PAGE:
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Alberta's Telephone Heritage
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Employment of Women

When the first telephone lines were installed in the late 1800s, the systems were run by men and boys. At the time, it was unusual for a woman to hold a job outside of the home. Almost all physical labour that had to be done outside of the home was ‘men’s work’, including that which came with the installation and running of telephone lines. It was only natural that the first telephone-related positions were filled by male workers. Young men, aged 16 or 17, were the first operators.

However, it soon became apparent that when it came to operating the switchboards, boys were not suitable for the job. Too often, they proved to be noisy, rude, or impatient. They were known for playing tricks with the telephone equipment, both on each other and on subscribers.

circular card files Over time, the role of the male as operator was slowly eliminated. Some were promoted to higher-paying jobs within the company, while others were fired for bad conduct. Operating a telephone became known strictly as a female’s domain, and "telephone girl" became a household word. The introduction of women operators to the telephone force proved to be a blessing for phone companies.

Women were seen as much more suited to the job. Overall, they were more gentle and patient than the boys had been, more polite to customers and much less likely to talk back when provoked by customers.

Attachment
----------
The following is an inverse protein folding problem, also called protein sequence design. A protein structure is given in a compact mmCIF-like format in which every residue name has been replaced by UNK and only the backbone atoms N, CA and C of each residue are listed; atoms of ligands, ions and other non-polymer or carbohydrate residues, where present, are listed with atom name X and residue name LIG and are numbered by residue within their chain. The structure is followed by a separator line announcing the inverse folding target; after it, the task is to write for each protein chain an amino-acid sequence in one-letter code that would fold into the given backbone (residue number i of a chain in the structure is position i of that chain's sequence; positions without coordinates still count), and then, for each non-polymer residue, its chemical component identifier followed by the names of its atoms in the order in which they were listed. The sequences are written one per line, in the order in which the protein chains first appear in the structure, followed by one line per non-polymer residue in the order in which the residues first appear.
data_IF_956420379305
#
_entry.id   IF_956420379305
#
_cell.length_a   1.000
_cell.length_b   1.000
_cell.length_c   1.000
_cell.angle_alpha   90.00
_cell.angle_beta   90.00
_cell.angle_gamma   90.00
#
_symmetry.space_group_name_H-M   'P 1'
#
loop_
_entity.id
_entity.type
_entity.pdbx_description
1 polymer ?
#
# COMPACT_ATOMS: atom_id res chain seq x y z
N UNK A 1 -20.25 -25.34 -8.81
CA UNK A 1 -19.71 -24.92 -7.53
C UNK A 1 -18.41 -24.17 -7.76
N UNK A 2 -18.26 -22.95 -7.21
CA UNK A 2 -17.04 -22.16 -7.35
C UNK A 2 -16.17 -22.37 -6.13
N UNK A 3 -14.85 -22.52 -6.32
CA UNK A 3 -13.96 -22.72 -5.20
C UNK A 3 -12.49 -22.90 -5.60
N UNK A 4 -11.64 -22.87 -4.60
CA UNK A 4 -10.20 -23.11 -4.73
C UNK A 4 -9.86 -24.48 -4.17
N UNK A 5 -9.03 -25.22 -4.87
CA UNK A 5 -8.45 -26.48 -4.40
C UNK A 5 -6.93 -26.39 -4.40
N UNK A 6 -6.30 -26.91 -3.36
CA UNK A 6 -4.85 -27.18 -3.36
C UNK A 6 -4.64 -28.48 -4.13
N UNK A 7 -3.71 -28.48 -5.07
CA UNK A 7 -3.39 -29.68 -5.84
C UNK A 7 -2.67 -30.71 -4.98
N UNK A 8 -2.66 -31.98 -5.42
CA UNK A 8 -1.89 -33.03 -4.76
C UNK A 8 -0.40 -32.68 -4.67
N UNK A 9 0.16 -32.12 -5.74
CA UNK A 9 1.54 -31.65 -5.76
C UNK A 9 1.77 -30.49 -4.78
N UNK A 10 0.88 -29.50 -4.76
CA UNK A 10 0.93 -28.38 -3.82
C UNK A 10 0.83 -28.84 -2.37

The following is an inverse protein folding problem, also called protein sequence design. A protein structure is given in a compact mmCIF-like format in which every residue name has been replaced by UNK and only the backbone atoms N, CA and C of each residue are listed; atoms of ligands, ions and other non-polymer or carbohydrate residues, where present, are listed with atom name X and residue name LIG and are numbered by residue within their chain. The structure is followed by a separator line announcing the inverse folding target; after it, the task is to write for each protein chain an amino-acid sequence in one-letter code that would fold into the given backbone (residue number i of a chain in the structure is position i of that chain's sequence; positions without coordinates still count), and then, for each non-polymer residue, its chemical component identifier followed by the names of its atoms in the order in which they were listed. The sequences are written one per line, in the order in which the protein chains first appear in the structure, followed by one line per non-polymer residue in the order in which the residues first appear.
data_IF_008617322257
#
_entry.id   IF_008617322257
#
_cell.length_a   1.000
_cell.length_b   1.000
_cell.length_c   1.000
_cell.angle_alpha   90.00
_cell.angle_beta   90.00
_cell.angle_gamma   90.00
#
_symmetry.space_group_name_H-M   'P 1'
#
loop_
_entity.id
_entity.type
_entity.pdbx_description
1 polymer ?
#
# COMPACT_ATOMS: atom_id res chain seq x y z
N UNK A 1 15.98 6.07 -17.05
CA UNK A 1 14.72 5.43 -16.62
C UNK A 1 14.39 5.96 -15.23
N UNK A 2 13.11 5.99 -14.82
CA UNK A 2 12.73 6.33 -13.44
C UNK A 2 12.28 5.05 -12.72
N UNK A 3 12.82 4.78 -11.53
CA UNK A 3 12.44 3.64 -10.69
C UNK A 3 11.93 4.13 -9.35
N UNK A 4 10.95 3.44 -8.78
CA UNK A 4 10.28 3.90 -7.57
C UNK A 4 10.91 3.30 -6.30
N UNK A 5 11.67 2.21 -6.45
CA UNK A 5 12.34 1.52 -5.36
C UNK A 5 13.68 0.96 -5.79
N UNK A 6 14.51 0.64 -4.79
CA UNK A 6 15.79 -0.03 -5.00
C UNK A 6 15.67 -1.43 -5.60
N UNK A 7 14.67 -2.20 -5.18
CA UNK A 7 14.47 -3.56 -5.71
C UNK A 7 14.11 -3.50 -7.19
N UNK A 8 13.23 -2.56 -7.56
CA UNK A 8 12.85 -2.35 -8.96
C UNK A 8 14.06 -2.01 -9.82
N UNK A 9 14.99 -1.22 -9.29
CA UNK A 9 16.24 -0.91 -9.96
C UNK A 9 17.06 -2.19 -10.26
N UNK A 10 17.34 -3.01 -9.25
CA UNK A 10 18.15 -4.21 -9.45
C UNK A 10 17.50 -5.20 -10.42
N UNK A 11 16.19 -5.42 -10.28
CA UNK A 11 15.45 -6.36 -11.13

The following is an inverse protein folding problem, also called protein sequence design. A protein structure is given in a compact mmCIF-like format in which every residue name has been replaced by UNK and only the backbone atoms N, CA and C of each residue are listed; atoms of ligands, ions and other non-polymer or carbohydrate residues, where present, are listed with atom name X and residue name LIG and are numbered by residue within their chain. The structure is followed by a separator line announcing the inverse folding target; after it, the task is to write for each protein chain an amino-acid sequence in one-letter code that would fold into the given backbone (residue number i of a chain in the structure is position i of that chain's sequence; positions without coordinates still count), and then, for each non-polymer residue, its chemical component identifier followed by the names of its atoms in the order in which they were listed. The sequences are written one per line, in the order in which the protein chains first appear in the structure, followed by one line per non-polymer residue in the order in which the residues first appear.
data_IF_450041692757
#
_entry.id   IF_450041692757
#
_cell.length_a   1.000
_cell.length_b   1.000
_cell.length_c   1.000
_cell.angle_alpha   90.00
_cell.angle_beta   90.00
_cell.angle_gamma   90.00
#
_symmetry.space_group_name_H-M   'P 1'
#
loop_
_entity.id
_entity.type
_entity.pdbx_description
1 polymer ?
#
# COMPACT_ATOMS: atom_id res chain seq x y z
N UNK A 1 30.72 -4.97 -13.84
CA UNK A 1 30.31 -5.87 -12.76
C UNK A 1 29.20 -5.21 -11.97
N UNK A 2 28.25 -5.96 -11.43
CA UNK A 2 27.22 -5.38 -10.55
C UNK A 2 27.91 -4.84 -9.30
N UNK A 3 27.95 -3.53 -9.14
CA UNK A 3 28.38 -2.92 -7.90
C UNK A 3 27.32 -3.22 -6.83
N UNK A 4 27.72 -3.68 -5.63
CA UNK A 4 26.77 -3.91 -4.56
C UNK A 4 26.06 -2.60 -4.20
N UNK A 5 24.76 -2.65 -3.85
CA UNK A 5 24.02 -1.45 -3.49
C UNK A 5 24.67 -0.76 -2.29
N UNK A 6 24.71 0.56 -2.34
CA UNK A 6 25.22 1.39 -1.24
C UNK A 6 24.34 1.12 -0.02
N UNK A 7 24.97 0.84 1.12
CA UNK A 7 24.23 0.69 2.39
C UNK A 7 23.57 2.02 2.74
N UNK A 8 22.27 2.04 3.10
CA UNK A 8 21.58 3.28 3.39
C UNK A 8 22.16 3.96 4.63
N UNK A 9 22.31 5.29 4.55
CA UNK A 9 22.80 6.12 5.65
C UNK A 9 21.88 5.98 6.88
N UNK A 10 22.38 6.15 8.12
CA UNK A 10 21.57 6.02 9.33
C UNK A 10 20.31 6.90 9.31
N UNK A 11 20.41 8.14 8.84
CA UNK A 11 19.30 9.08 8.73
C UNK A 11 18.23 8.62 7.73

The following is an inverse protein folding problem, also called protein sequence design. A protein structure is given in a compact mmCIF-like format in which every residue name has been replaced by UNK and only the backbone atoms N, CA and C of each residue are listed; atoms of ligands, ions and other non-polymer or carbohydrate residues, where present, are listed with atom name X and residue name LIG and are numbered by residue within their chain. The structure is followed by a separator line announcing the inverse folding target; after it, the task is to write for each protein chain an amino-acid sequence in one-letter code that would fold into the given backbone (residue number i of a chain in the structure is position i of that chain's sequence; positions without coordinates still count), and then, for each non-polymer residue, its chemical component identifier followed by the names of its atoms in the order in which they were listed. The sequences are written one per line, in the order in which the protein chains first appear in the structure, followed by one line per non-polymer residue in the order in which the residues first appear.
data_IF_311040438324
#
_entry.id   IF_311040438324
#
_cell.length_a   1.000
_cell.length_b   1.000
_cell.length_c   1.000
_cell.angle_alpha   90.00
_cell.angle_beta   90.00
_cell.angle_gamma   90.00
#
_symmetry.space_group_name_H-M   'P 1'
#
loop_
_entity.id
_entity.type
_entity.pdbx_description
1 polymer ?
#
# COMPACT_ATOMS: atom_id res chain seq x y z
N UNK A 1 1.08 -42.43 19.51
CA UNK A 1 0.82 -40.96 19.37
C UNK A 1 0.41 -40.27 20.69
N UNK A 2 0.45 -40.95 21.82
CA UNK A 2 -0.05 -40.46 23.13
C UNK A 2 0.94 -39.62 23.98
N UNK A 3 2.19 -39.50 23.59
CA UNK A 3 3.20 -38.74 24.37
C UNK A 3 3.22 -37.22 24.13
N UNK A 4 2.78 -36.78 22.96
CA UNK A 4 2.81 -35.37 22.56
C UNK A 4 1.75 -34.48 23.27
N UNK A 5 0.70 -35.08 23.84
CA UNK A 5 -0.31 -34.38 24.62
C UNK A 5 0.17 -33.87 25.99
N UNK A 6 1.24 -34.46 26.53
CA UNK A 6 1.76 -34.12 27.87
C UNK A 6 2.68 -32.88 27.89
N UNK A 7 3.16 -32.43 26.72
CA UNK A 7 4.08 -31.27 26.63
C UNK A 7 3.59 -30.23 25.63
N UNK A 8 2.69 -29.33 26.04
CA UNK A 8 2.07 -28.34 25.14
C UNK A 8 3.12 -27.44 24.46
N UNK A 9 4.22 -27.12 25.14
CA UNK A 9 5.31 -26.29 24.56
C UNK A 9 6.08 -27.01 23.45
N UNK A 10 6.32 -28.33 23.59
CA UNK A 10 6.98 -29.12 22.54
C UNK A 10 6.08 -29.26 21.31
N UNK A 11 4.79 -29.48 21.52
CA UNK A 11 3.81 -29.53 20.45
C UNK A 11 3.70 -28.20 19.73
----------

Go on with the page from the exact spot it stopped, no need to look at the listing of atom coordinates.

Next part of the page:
There were, of course, criteria that a woman had to fill in order to be considered for the job. She had to be tall enough to reach all the lines on the switchboards and slim enough to squeeze between them. The job demanded that she be courteous, alert, adaptable, and even-tempered, with skilled hands and a quick ear.

The women worked hard. Operating was not an easy job, requiring both an even temperament and knowledge of how the circuits and switchboard systems worked. Often, when the equipment malfunctioned, operators were the only ones on hand to correct the problem. Many of them knew the inner workings of the switchboard as well as any male installer or switchman.

As the number of phone lines in communities increased, the job grew in difficulty. Customers expected fast, efficient service. Often, customers’ frustrations over personal matters or poor telephone signals were relieved at the expense of the operator, who listened with patience.

Jenny Lauder In Edmonton, the role of the first operator fell to Jenny Lauder, who began part-time work for Alex Taylor in 1891. A year later, at age 14, Jenny quit school in order to work the switchboard full time. She became the head operator and continued her work as operator until 1907.

The role of women in the development of the telephone system cannot be understated. Their employment in the telephone business forever changed the nature of women’s economic experience.

Often, female operators acted as the mediators between telephone users and company owners. They were the voice linking customers and companies. They alerted company management about any issues or customer complaints, all the while maintaining an even disposition when forced to speak to upset customers on behalf of the companies.

Women in general, as the most frequent users of the telephone, played a significant role in the expansion of telephone systems. They drew attention to the telephone’s use as a tool for social and personal communication, indirectly leading not only to the growth of the telephone systems but also to new cultural practices that were previously unseen.


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